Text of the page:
In a moment of living we don’t care about taking a photo, we don’t care about our job, the clothes we're wearing, or what the kitchen backsplash looks like back home.  In that moment we merely and magnificently remember what it means to be human.

Our time at home these days does not have to be all that different.  We can all choose to live and find this same magical sense of awe, wonder and slowness, within our own homes, within our own cities; in the smallest of moments, in the most visited of places...

...in the restoration of a stolen five minutes sitting on the stoop feeling the sun on your skin

...in the peace of a stroll to a cafe then finding a tree to spend the afternoon under

...in the moments of reconnection where we turn off our computers and phones and become present

...in the wonder of a sunset

...in the awe of peering through a telescope

...in a restorative hike alone through nature

...in the care of watching plants grow

...in the feeling of community felt by spending an hour on a park bench watching people pass by, in the warmth of a conversation with a stranger

...in the slowness of turning off the news and instead reading the paper once a week

...in the joy of by grabbing pastries from a local bakery

...in the warmth of a home cooked meal, made with care, eaten outside under the stars with candles aglow

Where we go and which culture we are in has little to do with the magic of travel.  The real beauty is in the pause we choose to intentionally take; in living as if we may never be here again; in the wondrous observation of our surroundings; in the appreciation of nature, food, drink, breath, being alive, being present, being with other people; being human.  When fully present, we are able to remember we are a part of this planet; not apart from it.


Being able to rest and reconnect to living during this time is a privilege.  I know the privilege I hold in being able to lament on trying to find peace and joy and wonder during this time when so many are trying to find food, work, rent, healthcare, water, and security.  If you also find yourself in a place of privilege and security during this time, I hope you help make your corner of the world a kinder, safer, warmer, more wondrous place for those who are struggling around you.  The simple act of donating to your local food bank, housing assistance programs, supporting local restaurants, and spending the few extra minutes and bucks to buy local instead of getting immediate satisfaction from a Prime delivery, and most of all, masking up outside of your home in order to protect others, is exactly what the world needs right now.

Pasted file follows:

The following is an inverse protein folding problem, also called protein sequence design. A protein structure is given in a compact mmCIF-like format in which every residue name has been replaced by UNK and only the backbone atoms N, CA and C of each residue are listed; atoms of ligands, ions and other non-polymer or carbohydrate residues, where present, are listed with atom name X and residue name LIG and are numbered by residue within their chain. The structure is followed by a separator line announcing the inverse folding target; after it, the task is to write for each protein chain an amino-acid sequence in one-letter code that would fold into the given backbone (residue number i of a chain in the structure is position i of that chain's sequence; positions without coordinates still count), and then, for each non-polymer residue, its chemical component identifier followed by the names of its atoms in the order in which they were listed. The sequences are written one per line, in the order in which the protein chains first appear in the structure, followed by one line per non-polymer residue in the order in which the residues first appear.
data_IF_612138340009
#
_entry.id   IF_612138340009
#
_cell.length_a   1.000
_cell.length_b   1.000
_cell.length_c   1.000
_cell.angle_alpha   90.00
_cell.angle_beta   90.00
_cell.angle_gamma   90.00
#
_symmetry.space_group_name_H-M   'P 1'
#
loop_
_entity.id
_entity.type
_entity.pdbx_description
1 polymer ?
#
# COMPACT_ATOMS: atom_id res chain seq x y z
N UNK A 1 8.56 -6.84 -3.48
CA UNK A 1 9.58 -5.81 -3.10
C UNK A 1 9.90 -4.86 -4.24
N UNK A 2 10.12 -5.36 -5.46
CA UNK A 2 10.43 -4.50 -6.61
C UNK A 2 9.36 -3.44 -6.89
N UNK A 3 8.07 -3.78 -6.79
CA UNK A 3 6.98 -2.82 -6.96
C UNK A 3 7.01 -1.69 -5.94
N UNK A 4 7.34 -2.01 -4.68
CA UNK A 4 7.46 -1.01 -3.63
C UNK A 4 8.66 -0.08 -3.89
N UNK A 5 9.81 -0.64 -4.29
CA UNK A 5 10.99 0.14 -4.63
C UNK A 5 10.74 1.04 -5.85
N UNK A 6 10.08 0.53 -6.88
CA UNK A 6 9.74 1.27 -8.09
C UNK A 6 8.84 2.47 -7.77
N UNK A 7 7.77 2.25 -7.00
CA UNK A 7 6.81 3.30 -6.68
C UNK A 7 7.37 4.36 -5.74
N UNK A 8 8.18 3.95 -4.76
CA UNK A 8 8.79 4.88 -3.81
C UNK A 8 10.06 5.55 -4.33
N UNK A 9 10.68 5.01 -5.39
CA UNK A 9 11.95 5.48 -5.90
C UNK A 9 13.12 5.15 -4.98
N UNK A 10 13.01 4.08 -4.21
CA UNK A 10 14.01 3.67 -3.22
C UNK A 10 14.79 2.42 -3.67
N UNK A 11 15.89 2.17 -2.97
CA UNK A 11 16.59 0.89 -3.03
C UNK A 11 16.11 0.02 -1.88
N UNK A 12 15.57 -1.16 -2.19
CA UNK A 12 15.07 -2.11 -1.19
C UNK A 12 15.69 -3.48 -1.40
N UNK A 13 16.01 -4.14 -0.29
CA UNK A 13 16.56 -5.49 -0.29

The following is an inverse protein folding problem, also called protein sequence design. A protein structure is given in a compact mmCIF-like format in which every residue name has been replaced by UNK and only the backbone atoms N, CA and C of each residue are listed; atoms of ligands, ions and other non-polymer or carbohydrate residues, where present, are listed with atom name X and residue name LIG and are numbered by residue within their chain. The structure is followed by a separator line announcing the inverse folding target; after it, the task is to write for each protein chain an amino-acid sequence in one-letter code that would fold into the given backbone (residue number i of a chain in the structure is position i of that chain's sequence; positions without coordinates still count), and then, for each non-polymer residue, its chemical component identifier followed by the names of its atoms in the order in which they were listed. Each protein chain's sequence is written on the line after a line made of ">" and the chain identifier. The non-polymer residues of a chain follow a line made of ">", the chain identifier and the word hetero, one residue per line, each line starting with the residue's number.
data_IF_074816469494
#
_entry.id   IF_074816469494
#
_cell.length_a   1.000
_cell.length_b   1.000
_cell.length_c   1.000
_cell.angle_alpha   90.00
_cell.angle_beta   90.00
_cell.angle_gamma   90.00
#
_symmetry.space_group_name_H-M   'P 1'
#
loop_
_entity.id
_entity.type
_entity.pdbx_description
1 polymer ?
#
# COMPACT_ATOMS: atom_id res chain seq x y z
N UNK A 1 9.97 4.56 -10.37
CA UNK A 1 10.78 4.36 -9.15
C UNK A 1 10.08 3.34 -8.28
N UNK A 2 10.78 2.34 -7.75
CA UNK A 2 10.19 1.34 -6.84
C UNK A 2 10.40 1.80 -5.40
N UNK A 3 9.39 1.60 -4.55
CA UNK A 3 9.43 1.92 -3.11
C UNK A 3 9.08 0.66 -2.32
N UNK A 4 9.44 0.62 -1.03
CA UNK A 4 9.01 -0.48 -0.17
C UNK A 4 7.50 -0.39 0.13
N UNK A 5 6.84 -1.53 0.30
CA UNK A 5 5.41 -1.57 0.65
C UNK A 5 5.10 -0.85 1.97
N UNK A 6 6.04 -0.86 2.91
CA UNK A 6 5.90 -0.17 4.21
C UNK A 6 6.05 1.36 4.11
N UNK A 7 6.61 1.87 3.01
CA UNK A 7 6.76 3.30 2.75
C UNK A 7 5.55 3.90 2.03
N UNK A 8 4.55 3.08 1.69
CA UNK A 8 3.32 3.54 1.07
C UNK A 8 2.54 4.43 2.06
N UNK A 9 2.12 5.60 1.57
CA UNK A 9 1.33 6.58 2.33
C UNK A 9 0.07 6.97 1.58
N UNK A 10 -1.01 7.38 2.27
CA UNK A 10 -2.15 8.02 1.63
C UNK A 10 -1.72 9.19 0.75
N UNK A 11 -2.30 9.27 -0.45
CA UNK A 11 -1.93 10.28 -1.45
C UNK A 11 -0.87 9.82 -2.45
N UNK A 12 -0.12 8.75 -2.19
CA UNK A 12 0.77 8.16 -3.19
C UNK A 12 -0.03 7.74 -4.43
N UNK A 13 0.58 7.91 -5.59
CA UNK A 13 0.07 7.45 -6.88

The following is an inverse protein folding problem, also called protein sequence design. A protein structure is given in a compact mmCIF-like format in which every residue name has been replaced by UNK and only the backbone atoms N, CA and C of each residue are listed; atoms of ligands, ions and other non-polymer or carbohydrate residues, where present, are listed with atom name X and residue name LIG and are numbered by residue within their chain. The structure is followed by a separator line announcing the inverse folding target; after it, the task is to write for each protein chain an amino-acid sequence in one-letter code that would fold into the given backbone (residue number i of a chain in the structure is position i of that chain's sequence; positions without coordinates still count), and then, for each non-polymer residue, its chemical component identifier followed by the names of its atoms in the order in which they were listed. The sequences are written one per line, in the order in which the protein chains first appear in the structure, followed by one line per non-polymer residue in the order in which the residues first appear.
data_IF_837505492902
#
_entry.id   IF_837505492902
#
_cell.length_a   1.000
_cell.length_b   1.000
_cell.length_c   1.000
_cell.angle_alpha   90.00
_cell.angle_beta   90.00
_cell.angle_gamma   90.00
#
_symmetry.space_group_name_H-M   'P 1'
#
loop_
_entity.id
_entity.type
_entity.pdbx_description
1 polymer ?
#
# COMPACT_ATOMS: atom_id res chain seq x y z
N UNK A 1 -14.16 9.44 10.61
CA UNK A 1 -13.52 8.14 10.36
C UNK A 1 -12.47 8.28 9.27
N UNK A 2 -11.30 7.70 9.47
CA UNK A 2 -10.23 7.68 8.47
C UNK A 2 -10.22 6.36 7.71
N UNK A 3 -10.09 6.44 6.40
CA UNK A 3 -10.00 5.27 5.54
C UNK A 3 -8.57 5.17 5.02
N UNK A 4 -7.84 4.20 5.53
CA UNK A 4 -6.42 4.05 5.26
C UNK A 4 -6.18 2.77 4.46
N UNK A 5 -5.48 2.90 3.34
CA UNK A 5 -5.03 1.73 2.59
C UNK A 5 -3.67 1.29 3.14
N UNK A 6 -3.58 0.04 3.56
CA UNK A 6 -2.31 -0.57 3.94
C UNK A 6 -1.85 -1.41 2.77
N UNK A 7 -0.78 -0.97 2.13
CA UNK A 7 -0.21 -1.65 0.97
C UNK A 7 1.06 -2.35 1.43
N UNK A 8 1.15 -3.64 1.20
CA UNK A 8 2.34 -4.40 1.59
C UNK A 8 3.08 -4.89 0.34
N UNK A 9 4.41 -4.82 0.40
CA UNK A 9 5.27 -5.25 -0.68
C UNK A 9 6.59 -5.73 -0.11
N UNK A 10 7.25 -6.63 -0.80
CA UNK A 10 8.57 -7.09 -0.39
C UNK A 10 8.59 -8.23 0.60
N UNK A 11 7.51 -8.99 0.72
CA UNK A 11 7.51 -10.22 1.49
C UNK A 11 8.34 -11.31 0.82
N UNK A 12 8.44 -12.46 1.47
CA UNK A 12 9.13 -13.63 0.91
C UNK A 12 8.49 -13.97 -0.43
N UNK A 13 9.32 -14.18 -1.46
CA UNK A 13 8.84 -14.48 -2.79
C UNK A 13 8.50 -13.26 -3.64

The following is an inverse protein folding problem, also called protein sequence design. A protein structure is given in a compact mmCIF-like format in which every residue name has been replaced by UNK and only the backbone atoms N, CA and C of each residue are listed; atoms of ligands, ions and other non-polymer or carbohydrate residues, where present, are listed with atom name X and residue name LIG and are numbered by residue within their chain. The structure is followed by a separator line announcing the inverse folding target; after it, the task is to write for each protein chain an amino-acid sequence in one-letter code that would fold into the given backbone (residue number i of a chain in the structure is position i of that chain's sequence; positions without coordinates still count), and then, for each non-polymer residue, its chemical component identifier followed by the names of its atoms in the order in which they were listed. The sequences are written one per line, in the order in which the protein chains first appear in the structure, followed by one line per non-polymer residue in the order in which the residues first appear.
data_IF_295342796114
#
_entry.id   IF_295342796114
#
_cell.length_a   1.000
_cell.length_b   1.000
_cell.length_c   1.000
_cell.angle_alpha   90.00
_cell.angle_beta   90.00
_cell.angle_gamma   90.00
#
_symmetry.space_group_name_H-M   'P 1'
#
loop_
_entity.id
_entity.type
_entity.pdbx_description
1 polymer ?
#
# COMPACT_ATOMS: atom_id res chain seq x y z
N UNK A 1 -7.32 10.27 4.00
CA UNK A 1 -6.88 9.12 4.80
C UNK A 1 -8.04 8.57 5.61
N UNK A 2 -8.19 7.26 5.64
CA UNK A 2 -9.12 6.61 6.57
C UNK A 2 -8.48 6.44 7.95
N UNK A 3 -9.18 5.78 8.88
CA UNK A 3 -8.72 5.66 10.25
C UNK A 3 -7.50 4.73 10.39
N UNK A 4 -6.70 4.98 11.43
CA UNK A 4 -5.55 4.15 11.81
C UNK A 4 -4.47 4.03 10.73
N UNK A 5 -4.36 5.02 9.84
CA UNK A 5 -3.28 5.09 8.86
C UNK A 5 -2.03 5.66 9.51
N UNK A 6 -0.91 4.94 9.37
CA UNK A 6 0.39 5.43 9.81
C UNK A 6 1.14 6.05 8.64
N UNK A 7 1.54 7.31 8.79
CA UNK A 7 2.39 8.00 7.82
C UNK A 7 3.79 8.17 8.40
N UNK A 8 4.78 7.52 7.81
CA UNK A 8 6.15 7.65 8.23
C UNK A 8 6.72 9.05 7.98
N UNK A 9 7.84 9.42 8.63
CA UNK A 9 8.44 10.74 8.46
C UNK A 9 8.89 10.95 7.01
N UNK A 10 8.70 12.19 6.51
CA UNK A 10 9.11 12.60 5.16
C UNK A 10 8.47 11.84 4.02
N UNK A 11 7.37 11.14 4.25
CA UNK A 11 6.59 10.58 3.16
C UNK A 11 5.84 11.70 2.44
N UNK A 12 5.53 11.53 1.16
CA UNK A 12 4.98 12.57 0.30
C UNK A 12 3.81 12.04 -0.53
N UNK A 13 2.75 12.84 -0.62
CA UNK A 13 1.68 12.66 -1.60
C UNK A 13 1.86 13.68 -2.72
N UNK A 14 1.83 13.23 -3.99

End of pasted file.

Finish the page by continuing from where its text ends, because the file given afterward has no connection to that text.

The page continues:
Years ago during an extremely difficult time in my life when my Dad was sick and going downhill for over a year, I found a painted rock during a walk in my neighborhood that said “This is just a wave.  Hold on until it passes.”  I held onto that rock and found strength and calm in that message from a total stranger who had wished me peace and resilience during a time where I was simply trying to keep my head above water.  It did nothing to change my circumstance but it helped me immensely to feel seen; for someone to remind me that this moment is not permanent; that sometimes life is an adventure and other times all we can do is try to tread water until calm seas find us again.

We can bring peace and life and hope to each other right now through the smallest (grandest) of gestures.  We can truly live right now in the smallest (grandest) of moments.

Wishing you life, peace, pause & some solid ground to stand on.  We may never be here again. We are all in this together.  This is just a wave.  Hold on until it passes.